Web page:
Gingrich: Though he's promised a fight all the way to the convention in Tampa, Newt Gingrich told a Wisconsin radio station that Mitt Romney "is clearly the front-runner" and "will probably" win enough delegates to secure the Republican presidential nomination.
Wisconsin: A new Rasmussen poll in Wisconsin finds Mitt Romney with a ten point lead over Rick Santorum in next week's GOP presidential primary, 44% to 34%, with Newt Gingrich and Ron Paul each at 7%.
More Wisconsin: Wisconsin Sen. Ron Johnson endorsed Mitt Romney on Sunday ahead of Wisconsin's primary. Johnson's endorsement follows fellow Wisconsin lawmaker Rep. Paul Ryan, who announced his support for Romney last week.
Massachusetts: A new Boston Globe poll finds Sen. Scott Brown edging challenger Elizabeth Warren in the U.S. Senate race, 37% to 35%, with another 26% still undecided. Both candidates are doing well among the voting blocs each needs most: Brown outpaces Warren by three to one among self described independents, while Warren holds a better than three to one lead among those who identify themselves as conservative and moderate Democrats.
AZ-2/8: State Sen. Paula Aboud will not run for the full term of Rep. Gabby Giffords seat, and threw her support behind former Giffords staffer Ron Barber. Barber has the Democratic nomination for the special election to himself, but will face state Rep. Matt Heinz for the full term. Those running for the GOP nomination include veteran Jesse Kelly, veteran Martha McSally, college sports broadcaster Dave Sitton and state Sen. Frank Antenori.
MD-6: Former President Bill Clinton has recorded robocalls on behalf of businessman John Delaney in the Maryland 6th district primary. Senate Majority Leader Rob Garagiola started the race as the heavy favorite, observers are now calling the race a tossup.
MI-14: Many in the African American Democratic establishment are backing the white candidate, Rep. Gary Peters, over Rep. Hansen Clarke. The Wayne County Democratic Black Caucus endorsed Peters on Thursday. Part of Clarke's problem may stem from his winning a primary run against former Rep. Carolyn Cheeks Kilpatrick, which angered many African American power brokers in the Detroit Democratic establishment.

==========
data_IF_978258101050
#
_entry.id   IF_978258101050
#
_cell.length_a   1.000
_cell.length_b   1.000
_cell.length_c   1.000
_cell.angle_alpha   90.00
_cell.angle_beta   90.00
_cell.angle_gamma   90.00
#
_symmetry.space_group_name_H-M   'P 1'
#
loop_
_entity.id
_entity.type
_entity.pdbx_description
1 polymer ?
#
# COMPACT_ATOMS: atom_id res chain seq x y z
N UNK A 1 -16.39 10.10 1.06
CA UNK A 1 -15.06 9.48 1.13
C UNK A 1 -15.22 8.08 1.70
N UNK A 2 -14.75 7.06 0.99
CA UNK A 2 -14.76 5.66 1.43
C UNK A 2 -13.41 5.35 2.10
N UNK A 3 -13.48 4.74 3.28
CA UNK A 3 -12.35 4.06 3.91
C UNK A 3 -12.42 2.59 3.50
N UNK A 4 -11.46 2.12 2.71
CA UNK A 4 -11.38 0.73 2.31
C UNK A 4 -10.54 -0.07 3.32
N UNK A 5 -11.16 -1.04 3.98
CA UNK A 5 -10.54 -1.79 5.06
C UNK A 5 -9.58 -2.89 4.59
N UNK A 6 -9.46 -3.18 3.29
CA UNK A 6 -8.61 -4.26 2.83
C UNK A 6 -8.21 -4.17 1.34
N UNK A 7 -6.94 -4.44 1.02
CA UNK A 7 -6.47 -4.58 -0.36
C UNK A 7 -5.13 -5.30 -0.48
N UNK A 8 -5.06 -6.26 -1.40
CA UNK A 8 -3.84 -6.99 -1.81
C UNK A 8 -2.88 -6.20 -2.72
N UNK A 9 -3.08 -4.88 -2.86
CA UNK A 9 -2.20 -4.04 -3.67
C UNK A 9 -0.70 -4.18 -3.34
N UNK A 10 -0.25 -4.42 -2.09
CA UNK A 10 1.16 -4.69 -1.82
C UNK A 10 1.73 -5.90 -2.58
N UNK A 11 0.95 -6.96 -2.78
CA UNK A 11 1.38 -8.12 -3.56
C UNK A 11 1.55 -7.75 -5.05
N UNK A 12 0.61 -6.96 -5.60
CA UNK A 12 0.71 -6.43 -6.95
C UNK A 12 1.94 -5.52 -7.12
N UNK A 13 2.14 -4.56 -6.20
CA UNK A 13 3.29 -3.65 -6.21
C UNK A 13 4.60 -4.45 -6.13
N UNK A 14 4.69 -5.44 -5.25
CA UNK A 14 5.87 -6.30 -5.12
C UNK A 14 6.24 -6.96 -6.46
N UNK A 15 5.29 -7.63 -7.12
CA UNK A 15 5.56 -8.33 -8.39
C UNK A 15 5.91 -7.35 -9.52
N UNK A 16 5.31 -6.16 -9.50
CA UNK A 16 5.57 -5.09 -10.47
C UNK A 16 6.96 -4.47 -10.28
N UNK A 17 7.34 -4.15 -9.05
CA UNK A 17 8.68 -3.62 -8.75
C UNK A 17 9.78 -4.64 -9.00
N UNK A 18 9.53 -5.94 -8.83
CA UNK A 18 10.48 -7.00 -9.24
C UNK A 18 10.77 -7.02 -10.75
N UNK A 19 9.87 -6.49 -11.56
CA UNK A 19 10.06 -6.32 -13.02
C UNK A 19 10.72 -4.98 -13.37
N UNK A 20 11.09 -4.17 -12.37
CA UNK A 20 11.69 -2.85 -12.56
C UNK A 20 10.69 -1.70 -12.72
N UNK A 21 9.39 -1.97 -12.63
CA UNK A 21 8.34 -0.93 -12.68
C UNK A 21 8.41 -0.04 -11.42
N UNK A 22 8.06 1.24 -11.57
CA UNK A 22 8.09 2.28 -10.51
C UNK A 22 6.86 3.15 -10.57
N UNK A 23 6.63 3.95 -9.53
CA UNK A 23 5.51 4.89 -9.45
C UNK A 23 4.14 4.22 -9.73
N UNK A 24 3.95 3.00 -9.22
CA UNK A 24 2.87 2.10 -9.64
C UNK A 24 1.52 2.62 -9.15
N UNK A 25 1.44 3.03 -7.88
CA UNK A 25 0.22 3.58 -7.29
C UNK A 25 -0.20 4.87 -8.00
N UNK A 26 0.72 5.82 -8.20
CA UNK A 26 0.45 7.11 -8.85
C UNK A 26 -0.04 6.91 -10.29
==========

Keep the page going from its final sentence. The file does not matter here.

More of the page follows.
RI-1: Independent Gov. Lincoln Chafee has endorsed Rep. David Cicilline for reelection. Surveys show Cicilline is Rhode Island's least popular leading politician. A February WPRI 12 poll put his job rating at 20% favorable. Cicilline is running against Republican Brendan Doherty, who retired as superintendent of the state police. Businessman Anthony Gemma, who came in second to Cicilline in the 2010 Democratic primary, is also expected to jump into the race next month.
South Carolina: Filing closed here last Friday. SC-2 Rep. Joe Wilson has no Democratic opponent. SC-1,3,4,5 freshman Republicans all have token Democratic opponents and are safe in the Fall. The new, open SC-7 seat will see 9 Republicans and 5 Democrats run. A runoff will most likely decide both nominations, with the Republican nominee favored in November.
WA-6: Retiring Rep. Norm Dicks has endorsed state Sen. Derek Kilmer to succeed him. Democrats in the district have quickly closed ranks behind Kilmer as the successor to Dicks, who has held the seat since 1976.
Wisconsin: Milwaukee Mayor Tom Barrett will run for governor of Wisconsin in this summer's recall election against Gov. Scott Walker. Before facing Walker, Barrett will have to face former Dane County Executive Kathleen Falk, a favorite of organized labor, in a Democratic matchup. The primary will take place on May 8, with a general election to follow on June 5.
Kansas: The Kansas Senate rejected the recently passed House congressional redistricting map that splits Topeka between districts. Senators said the House would have to start over from scratch. With both chambers seemingly unable to agree to a map, Court intervention may be the ultimate outcome here.
Redistricting Roundup: Ballotpedia is out with its final Redistricting Roundup. 41 of 43 states have now completed congressional maps, while 45 of 50 states are finished with their state legislative maps.